6 thoughts on “Eating Disorders & Comorbidity: When An ED Isn’t The Only Disorder

  • March 18, 2011 at 1:11 pm

    I can relate to this immensely. I have C-PTSD and the first trauma was around the same time that the eating disorder developed with me, and I am sure that the anxiety played a role in my struggle with both back then, but it certainly does now either way. Needless to say, I struggled with the ED, unresolved traumas and repeated traumatizations into my late 20’s, substance abuse, other coping mechanisms specifically related to my abuse history, and so many other “negative coping skills” for my everpresent anxiety that resulted from these repeated traumas, that I was initially given a diagnosis of bipolar disorder because I was so out of control emotionally and with my lifestyle (its worth noting that I never disclosed my trauma or abuse history at this time because I thought they were unrelated to my emotional issues and retraumatization after the fact…I thought I was just “broken”)and over the course of five years received treatment of practically every psychotropic medication available, and had three psychiatric hospitalizations, all to no avail.

    I had extreme anxiety, and the ONLY thing that seemed to control it at all was the ED or drug abuse….so when I started trying to get help for the C-PTSD after the third hospitalization (I had finally connected the dots and said something then), I needed help with the anxiety that was not illegal and ED related coping skills, so I tried the benzodiazapene route and eventually developed a dependency on those and had to stop taking them and so now I am left with non medication avenues for anxiety control….and its very difficult, and the extreme exercising seems to be the best working one, but Im afraid of that too because of its connection to the ED that I am struggling to get under control. so I am in the process of developing healthy coping skills for the anxiety, and have found a few…coloring is one, yoga, meditation, music, a shoulder massage, spending time at the beach, outdoor activities, playing board games….so there are lots of good non-ED ways to deal with anxiety, but it takes a lot more work and effort and sometimes it takes several different techniques before something actually happens, so its not a quick fix like drugs or an extreme high like hours of exercise gives you.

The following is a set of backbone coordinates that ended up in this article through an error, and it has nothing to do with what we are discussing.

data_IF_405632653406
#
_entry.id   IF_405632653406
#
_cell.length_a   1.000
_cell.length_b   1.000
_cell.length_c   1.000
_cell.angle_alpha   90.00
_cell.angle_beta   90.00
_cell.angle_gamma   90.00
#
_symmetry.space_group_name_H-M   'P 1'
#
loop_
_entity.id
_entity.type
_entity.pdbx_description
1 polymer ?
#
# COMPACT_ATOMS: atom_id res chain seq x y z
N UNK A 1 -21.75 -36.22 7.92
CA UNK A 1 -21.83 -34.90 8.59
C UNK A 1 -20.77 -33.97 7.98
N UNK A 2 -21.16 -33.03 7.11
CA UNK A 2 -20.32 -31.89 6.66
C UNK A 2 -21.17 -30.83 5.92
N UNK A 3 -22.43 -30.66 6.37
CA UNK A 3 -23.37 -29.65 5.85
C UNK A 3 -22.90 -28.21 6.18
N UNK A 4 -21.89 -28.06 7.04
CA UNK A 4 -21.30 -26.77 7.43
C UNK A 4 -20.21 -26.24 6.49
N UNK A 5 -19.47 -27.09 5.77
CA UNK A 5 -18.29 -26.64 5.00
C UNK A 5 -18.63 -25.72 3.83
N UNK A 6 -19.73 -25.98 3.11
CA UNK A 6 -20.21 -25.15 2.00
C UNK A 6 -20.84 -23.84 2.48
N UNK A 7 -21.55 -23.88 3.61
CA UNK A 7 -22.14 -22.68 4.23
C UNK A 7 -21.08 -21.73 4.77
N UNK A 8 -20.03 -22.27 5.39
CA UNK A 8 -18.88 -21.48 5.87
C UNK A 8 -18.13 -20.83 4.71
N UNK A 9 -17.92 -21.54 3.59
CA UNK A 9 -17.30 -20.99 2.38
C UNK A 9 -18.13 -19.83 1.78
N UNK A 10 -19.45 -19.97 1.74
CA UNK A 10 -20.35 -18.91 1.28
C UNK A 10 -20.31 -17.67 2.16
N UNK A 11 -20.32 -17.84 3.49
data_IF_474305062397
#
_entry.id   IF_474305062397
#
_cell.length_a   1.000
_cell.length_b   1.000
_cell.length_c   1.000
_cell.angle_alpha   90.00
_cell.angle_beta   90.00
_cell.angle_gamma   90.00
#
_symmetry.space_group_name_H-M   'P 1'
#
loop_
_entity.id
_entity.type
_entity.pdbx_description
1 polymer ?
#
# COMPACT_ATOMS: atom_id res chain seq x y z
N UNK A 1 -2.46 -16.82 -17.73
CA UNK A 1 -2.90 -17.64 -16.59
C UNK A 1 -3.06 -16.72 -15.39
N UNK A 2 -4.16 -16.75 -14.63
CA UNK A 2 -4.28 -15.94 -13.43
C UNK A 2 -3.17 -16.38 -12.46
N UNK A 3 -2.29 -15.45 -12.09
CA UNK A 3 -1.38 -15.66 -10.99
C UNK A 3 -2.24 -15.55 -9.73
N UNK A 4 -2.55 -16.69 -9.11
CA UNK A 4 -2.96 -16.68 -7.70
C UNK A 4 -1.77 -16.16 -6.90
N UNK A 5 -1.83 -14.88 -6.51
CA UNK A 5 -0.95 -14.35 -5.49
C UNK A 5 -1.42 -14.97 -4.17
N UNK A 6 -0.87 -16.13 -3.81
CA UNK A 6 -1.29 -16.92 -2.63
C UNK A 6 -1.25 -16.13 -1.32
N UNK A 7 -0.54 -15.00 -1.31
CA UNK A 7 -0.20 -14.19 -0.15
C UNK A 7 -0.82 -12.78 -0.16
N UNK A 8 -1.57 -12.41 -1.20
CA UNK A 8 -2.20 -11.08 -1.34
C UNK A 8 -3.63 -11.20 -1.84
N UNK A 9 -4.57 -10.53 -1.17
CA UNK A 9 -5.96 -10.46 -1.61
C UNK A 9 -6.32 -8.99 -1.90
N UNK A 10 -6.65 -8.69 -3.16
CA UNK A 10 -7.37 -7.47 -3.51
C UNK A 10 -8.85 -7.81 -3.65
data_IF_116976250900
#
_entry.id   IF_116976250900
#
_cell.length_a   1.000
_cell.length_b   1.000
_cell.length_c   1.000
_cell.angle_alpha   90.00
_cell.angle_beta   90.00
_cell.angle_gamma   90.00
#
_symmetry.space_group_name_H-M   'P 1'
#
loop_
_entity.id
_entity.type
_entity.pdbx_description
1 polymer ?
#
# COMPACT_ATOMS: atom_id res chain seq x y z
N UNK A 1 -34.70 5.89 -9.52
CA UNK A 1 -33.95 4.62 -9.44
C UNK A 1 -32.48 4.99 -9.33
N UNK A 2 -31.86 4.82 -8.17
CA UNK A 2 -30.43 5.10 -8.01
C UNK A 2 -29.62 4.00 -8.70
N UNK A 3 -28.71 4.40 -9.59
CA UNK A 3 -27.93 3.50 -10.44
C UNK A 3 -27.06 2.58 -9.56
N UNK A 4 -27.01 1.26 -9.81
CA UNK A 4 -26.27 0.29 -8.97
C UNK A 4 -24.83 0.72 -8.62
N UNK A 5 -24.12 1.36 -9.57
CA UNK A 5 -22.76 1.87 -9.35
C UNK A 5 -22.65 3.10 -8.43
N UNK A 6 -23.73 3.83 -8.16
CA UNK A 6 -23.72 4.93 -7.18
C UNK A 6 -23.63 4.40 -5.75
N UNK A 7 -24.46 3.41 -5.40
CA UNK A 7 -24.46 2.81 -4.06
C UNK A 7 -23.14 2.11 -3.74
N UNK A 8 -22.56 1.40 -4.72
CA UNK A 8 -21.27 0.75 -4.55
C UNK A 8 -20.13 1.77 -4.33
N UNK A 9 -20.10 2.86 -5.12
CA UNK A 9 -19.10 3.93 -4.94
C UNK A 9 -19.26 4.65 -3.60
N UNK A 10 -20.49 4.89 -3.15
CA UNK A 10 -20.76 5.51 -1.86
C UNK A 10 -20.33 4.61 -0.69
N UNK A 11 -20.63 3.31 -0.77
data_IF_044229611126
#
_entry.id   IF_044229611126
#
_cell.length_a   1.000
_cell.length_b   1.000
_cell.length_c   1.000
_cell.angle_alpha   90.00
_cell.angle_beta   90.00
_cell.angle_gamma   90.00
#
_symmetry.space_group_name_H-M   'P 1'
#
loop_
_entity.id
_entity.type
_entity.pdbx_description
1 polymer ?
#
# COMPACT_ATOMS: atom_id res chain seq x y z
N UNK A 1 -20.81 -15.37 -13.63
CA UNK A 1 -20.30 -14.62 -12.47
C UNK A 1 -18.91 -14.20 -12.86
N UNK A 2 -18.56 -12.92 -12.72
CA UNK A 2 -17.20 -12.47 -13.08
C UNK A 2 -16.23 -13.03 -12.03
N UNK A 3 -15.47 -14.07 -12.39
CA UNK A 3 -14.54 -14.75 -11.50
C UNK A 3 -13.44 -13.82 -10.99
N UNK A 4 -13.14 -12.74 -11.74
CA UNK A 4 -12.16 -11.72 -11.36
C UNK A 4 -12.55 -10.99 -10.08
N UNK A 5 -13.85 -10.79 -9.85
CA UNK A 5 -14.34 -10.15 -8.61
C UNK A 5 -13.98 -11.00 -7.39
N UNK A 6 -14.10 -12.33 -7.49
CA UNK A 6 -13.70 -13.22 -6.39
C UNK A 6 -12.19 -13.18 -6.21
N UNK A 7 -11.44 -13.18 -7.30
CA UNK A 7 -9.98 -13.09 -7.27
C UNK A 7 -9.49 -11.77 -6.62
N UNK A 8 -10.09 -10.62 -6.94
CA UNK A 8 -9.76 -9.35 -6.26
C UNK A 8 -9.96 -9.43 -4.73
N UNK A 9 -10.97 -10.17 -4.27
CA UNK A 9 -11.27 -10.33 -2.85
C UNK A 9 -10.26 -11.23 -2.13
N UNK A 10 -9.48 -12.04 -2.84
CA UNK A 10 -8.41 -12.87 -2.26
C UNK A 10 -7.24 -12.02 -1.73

Thank you for posting this.

    • March 18, 2011 at 4:13 pm

      @ Amira, thank you for sharing your story with us! I really want to say how much I admire your strength and dedication to treatment! It’s great that you’re finding healthy ways to cope. While they’re not quick fixes, these strategies are definitely valuable in the long term and I find that things like art and yoga really nourish my spirit, too. It sounds like you’ve come a long way, and you’ve accomplished a lot in working through your recovery. I wish you all the best in your recovery!!!

  • March 18, 2011 at 3:27 pm

    I also have C-PTSD (like the above poster) and I definitely used my ED to relieve anxiety, among other things. Great post!

  • March 18, 2011 at 8:30 pm

    Thank you for reading my guest blog and responding! Take care, Nicole

  • March 18, 2011 at 8:32 pm

    Trying to deal with anxiety without unhealthy coping mechanisms and medication is difficult, but definitely doable. Like Margarita, I admire your tenacity. You will get through this. And you are definitely right, sometimes it takes MULTIPLE healthy coping mechanisms to deal with eating disorder urges and anxiety. Keep taking care of yourself; you are doing a great job. –Nicole


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